Nesgos: One good example is O3b Networks. Its market is the over 3 billion people who don't have access to high-speed connectivity around the world. It's an interesting project. It will involve eight satellites to begin with, launching this year, that are focused on the area that is within 45 degrees of the equator, north and south. Which pretty well covers most of the developing world: Latin America, Africa, Middle East, Asia-Pacific. We worked on that project. It's really quite novel in terms of what it will provide. We worked with O3b in securing about $1.2 billion in debt and equity financing. In fact, that was for the first eight satellites. And then we got them another $100 million for buying an additional four satellites, so we'll have 12 at the end of the day. That's a good example of how, through both export credit-supported financing as well as private investment, this project's gotten off the ground.
NLJ: What other kind of deals are you working on?
Nesgos: We're seeing quite a number of innovative joint ventures and strategic alliances. One project last year involved Asia Broadcast Satellite and a company called Satmex [Satelites Mexicanos]. Here you had a Hong Kong company and a Mexican company coming together to jointly procure $400 million of satellites built by Boeing and launched by SpaceX [Space Exploration Technologies Corp.]. That's another indication of how the satellite business world is coming together through joint ventures and strategic alliances to be able to fund and finance satellite activities.
NLJ: You mentioned SpaceX, which just announced its deal to launch a satellite into space for an Israeli firm. What role is SpaceX playing in this industry?
Nesgos: We're often on the opposite side of the table to SpaceX, negotiating launch contracts. SpaceX designs and manufactures launch vehicles, so we've been involved in a number of launch contracts for our clients. SpaceX is a good example of how private industry can rise to the occasion -- not only in terms of providing transportation to the International Space Station, which of course it's doing on behalf of the U.S. government and the International Space Station partners, but also getting into the commercial business. The government, or NASA, isn't going to build a new-generation shuttle. They'll be looking for SpaceX to provide that transportation.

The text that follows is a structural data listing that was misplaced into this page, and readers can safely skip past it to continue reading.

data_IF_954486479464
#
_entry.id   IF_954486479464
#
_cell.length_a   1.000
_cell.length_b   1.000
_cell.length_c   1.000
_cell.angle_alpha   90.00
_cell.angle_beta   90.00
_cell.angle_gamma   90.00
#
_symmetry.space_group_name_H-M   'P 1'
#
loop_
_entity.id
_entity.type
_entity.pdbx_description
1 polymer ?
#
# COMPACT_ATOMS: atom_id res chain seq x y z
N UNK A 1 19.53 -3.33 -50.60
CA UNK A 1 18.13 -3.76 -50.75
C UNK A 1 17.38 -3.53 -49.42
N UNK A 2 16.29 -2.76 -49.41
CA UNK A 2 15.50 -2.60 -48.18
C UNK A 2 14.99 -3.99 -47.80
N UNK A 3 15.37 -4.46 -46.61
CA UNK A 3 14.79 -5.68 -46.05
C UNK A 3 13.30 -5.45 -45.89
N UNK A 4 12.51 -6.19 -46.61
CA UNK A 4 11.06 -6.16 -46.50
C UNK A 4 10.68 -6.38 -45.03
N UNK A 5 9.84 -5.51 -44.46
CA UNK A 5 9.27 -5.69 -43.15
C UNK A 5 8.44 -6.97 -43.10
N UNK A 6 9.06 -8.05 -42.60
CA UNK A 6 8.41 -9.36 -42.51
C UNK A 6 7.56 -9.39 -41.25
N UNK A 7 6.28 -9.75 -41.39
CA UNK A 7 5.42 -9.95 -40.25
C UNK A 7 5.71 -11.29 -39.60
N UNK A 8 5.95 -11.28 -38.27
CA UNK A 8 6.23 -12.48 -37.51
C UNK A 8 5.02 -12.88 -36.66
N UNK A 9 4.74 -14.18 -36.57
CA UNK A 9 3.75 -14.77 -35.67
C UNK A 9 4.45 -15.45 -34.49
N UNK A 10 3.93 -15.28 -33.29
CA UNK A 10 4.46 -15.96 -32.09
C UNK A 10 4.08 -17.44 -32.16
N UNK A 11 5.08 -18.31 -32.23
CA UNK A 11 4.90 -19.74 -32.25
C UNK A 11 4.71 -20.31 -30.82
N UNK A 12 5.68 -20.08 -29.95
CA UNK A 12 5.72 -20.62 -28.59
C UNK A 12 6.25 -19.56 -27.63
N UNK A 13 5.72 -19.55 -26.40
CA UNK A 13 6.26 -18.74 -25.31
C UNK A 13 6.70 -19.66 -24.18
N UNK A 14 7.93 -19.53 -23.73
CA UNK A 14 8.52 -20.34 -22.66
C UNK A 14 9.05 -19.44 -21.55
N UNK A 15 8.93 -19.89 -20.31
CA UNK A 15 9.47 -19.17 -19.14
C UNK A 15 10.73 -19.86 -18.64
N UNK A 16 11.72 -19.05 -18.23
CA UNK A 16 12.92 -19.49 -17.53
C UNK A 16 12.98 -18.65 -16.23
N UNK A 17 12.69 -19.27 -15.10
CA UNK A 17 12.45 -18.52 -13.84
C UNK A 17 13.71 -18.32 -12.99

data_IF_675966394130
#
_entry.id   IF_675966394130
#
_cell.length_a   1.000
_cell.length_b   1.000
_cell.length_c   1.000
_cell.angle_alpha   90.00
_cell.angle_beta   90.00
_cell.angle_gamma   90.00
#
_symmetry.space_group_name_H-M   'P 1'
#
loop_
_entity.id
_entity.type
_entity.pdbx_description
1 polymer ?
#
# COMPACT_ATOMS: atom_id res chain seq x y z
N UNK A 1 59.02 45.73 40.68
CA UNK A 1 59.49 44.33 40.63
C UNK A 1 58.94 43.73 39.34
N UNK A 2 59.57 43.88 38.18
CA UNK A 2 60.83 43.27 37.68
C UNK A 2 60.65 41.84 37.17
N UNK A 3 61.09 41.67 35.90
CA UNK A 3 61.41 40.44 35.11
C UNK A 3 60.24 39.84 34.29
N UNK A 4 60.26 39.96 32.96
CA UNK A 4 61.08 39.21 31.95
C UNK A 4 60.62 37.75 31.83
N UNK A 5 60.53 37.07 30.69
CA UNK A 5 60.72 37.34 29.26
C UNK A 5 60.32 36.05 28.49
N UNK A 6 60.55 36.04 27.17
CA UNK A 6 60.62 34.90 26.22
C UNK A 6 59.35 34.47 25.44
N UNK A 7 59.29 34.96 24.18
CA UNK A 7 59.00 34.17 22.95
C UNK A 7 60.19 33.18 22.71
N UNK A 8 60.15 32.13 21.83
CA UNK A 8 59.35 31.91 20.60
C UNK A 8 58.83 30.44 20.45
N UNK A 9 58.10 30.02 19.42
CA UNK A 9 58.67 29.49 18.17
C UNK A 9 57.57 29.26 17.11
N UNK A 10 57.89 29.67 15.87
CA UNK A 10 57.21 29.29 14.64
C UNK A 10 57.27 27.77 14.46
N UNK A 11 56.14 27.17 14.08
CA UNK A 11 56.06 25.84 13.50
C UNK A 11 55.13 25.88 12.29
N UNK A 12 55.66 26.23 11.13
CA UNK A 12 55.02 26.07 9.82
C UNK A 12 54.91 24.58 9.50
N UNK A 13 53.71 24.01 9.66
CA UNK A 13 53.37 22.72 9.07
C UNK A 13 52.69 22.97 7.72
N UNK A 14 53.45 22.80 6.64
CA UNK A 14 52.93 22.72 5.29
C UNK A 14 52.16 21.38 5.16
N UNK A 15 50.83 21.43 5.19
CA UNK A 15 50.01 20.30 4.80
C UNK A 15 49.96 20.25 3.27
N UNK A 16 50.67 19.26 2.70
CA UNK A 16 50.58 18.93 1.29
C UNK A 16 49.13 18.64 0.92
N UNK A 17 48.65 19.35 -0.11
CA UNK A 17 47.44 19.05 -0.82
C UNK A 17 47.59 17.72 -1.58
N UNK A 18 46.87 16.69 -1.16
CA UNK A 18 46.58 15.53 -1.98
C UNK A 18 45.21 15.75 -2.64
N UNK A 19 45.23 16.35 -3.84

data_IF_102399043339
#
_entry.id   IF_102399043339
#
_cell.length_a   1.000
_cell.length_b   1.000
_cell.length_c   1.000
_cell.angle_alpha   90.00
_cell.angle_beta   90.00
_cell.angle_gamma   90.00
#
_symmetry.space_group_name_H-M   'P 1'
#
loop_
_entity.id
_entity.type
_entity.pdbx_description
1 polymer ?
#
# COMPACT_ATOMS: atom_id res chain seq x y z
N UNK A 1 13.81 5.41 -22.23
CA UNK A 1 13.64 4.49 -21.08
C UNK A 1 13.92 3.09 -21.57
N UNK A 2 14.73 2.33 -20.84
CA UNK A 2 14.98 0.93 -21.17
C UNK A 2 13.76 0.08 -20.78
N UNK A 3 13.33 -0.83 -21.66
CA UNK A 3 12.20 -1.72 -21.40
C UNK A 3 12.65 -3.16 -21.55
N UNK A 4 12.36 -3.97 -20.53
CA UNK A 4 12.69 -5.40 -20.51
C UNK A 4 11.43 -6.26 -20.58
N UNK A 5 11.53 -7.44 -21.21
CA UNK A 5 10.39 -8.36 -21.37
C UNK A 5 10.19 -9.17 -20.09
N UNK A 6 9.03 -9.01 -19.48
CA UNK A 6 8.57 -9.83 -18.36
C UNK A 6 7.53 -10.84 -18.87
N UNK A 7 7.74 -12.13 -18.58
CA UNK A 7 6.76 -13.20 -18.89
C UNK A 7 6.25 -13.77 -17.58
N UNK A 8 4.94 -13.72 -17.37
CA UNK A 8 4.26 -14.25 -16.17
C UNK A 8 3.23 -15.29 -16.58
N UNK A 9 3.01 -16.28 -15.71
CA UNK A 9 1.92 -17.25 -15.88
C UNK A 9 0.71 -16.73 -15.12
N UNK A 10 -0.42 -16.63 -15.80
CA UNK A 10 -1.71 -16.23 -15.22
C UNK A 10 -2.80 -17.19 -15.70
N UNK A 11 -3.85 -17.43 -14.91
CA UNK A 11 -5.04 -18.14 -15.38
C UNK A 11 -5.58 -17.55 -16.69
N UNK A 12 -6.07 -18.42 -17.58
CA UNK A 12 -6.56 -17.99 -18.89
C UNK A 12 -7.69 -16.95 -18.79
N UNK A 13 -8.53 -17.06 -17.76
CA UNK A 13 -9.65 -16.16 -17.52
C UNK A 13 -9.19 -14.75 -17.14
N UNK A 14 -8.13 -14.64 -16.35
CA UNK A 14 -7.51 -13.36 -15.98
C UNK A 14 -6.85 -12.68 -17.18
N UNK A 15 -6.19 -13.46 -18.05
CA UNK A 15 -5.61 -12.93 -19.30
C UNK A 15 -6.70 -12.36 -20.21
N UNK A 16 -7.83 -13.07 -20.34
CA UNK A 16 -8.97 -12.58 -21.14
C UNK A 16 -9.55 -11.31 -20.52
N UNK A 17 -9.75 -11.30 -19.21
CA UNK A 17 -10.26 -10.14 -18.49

NLJ: Your firm represents LightSquared Inc., a communications satellite provider that filed for bankruptcy last year after the Federal Communications Commission, concluding that its signals would interfere with global positioning systems, refused to approve its plans to build a 4G wireless network. What lessons can be learned from this company's challenges?
Nesgos: It reinforces the criticality of spectrum and the reliability of the regulator. The first question an investor typically asks is: Does the company have the government authorizations to implement its business plan? By spectrum, I'm talking about the radio-frequency spectrum, the license to communicate. Every satellite company needs those authorizations. It would be the same as a trucking company that needs a license to do interstate transportation, or an airline that needs a license to fly from A to B. In the case of satellite companies, it's not so much a safety risk as an ability to communicate. In order to communicate from point A to point B, you need to be able to use radio frequencies. Those are licensed by the FCC. So getting a license from the FCC is really your ticket to start a business.
NLJ: That seems fairly obvious.
Nesgos: It is obvious. But it's never easy, just like in any license. You have to ask: How much spectrum am I getting? What purpose is it going to be used for? Since it's much in demand, there is a lot of competition for it, as well. But it's really the golden ring for any satellite company, and making sure that the licenses are going to be able to accomplish your business purposes is critical.